This Thursday I’m hijacking the class to think with me about the subject of my own research which is, of course, totally of a piece with the rest of our readings, not to mention part of the inspiration for the course in the first place! Camp, as we discussed, is a spectacular tactic of marginalized groups, oppressed classes, and otherwise dominated subjects in a given society with a decidedly queer bent, that deploys comedy to make political commentary (pace Sontag) on the otherwise unlivable, unspeakable situation of its performers. With this stuttering phrase composed of two seemingly same parts, camp camp, I hope to flaunt for our contemplation the radical instability of all symbolic meaning on which camp acts; and have us sit with the uncomfortable tension introduced in this unthinkable collocation, as it forces together a set of contradictory emotional responses to the camp (as something one cannot laugh about) and camp (which cannot not laugh at everything, the camp included).
In order to get at the lofty stakes of these lowly, bodily acts, we’ll be reading some dark stuff before basking in moments of unbearable lightness and potential liberation from the hateful symbolic fields that fence our campers in with actual barbed wire. Erica will help us see the connection between dogma qua kitsch and the campy violation of these value systems in the camp with an excerpt from Milan Kundera’s fictional roman-a-these and selections from Anatoly Marchenko’s stories of criminal prisoners in the late-Soviet gulag, some of them literally written on the con’s body in scars and tattoos.
A good time will be had by all.
Now here’s Erica!
“The Unbearable lightness of Being” presents Kitsch in many different ways, most of which are more unpalatable than the instances of kitsch that we have previously encountered. Kundera shows us kitsch and the way it changes in different contexts. Kitsch is in all of our lives and is “an integral part of the human condition” (256) no matter how much we don’t want it and wish to separate ourselves from it.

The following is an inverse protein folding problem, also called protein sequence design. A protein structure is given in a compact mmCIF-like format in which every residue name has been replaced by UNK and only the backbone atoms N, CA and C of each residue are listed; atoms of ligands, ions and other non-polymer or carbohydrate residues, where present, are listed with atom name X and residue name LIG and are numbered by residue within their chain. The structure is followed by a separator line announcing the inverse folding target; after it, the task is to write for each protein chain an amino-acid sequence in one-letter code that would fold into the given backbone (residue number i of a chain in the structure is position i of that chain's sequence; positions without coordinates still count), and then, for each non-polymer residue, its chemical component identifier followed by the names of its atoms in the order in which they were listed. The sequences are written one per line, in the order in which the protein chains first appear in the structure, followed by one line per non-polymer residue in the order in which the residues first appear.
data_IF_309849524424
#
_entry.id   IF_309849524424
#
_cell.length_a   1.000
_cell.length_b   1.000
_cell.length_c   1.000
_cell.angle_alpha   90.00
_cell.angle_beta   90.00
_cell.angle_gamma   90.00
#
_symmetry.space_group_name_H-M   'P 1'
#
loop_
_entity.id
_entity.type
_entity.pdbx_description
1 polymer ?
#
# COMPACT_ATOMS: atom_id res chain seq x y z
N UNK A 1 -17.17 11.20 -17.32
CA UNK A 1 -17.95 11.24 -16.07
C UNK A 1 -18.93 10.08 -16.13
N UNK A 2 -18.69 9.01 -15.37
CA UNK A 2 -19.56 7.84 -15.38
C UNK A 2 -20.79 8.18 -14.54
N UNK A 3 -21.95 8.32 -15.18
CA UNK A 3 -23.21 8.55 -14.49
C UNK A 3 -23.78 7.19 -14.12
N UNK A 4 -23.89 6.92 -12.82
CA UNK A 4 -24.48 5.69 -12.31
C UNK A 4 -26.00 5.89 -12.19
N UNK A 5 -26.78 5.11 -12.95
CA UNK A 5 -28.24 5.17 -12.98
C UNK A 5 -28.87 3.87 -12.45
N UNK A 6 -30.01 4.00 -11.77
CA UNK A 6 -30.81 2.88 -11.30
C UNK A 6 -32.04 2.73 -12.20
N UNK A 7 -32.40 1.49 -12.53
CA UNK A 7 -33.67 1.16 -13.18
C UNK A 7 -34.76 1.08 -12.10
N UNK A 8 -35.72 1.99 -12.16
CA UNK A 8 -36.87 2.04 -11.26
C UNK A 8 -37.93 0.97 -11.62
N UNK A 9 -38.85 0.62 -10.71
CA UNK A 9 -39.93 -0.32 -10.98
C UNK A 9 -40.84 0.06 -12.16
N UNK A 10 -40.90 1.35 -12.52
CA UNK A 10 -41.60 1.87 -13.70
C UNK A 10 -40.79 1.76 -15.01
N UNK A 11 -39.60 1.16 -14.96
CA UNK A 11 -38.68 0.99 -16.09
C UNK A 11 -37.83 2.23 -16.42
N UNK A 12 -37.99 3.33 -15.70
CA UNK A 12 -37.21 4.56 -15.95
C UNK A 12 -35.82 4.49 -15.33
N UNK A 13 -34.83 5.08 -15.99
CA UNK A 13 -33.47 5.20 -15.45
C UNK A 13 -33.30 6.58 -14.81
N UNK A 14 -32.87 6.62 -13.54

The example of the Grand March, the kitsch of the political leftist, shows the importance context has in kitsch. The kitsch of going to help the less fortunate citizens of another country is presented differently depending on whether the context is really the Grand March or if it is in the context of American kitsch. For the Grand March and the French doctors who represent that context, helping the sick and needy is enough; however the same event in an American kitsch context takes on a new form. The American actors and public figures are at this event for the publicity. The American context is very much like radical chic where the elite take up a cause for the image it gives them and not for actually caring. When the flag being carried by an actor and singer is “consecrated” by another person’s blood, they feel pride instead of horror. They care about the image they present of themselves more than the issue that they are supporting.
In another, darker context Kitsch can be seen as “a folding screen set up to curtain off death”. This view of kitsch ties into the excerpts from Marchenko’s “My Testimony”. In the Russian Gulags, the self-mutilation that the prisoners perform on themselves is a kitsch performance rather than a real attempt at escaping the camps. One man cuts his wrists with no real intention of death. They tattoo themselves in a type of campy defiance (especially the scandalously placed Khrushchev tattoo), yet their true attempts at escaping their unfortunate lives are not put on display the way these other acts are, rather it is the silent attempts such as the secret hunger stike, where it is reality and not campy expression driving this behavior.
For tomorrow I would like to discuss the ways in which context can change and determine kitsch and its forms as well as what exactly it is that puts what happens in the gulags in a campy light.